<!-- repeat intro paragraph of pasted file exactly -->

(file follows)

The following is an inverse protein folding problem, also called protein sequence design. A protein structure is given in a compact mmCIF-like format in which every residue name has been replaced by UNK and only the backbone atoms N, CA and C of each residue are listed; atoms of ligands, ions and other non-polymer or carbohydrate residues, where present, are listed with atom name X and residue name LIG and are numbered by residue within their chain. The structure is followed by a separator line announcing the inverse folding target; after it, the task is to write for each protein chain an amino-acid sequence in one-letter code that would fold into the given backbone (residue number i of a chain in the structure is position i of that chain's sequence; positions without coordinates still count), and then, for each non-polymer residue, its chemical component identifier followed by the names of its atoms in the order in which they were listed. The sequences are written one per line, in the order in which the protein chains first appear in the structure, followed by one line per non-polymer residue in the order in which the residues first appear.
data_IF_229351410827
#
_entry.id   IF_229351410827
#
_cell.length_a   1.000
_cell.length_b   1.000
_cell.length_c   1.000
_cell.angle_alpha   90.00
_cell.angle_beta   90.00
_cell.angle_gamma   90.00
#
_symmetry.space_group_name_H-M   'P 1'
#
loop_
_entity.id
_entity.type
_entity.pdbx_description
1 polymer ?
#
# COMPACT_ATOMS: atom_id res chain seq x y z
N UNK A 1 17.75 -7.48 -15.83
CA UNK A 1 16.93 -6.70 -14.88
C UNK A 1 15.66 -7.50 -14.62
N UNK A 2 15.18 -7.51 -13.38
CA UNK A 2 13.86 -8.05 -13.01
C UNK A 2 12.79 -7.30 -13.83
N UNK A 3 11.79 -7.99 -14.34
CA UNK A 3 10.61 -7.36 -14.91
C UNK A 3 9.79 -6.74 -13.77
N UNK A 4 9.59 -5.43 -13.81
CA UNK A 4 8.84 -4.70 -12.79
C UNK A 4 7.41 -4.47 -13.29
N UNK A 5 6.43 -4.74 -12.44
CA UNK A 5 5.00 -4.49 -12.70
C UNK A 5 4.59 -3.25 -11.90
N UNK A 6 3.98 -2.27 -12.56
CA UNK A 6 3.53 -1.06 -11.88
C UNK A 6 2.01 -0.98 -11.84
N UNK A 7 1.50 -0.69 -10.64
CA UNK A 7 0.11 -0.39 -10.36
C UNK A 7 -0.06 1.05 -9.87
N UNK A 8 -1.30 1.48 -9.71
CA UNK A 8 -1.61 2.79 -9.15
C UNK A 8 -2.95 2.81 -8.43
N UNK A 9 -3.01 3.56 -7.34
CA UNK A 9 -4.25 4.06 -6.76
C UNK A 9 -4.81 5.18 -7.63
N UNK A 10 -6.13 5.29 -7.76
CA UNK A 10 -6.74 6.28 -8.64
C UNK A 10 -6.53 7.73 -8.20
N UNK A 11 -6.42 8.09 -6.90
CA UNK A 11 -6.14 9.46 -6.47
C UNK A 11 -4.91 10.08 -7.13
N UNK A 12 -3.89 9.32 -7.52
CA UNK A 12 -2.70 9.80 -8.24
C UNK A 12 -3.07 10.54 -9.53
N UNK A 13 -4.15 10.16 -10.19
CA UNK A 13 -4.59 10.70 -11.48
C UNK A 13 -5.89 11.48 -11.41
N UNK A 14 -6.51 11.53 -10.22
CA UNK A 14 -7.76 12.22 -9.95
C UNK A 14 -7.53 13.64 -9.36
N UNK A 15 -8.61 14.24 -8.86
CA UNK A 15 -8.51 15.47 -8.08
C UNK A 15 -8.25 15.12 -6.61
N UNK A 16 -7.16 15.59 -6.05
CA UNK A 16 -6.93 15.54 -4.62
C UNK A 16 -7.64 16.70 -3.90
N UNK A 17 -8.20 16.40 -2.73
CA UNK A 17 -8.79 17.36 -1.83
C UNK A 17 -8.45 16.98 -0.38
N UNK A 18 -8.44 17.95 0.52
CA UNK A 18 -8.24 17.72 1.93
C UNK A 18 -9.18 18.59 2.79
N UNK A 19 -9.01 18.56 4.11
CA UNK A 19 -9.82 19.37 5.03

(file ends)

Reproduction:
The following is an inverse protein folding problem, also called protein sequence design. A protein structure is given in a compact mmCIF-like format in which every residue name has been replaced by UNK and only the backbone atoms N, CA and C of each residue are listed; atoms of ligands, ions and other non-polymer or carbohydrate residues, where present, are listed with atom name X and residue name LIG and are numbered by residue within their chain. The structure is followed by a separator line announcing the inverse folding target; after it, the task is to write for each protein chain an amino-acid sequence in one-letter code that would fold into the given backbone (residue number i of a chain in the structure is position i of that chain's sequence; positions without coordinates still count), and then, for each non-polymer residue, its chemical component identifier followed by the names of its atoms in the order in which they were listed. The sequences are written one per line, in the order in which the protein chains first appear in the structure, followed by one line per non-polymer residue in the order in which the residues first appear.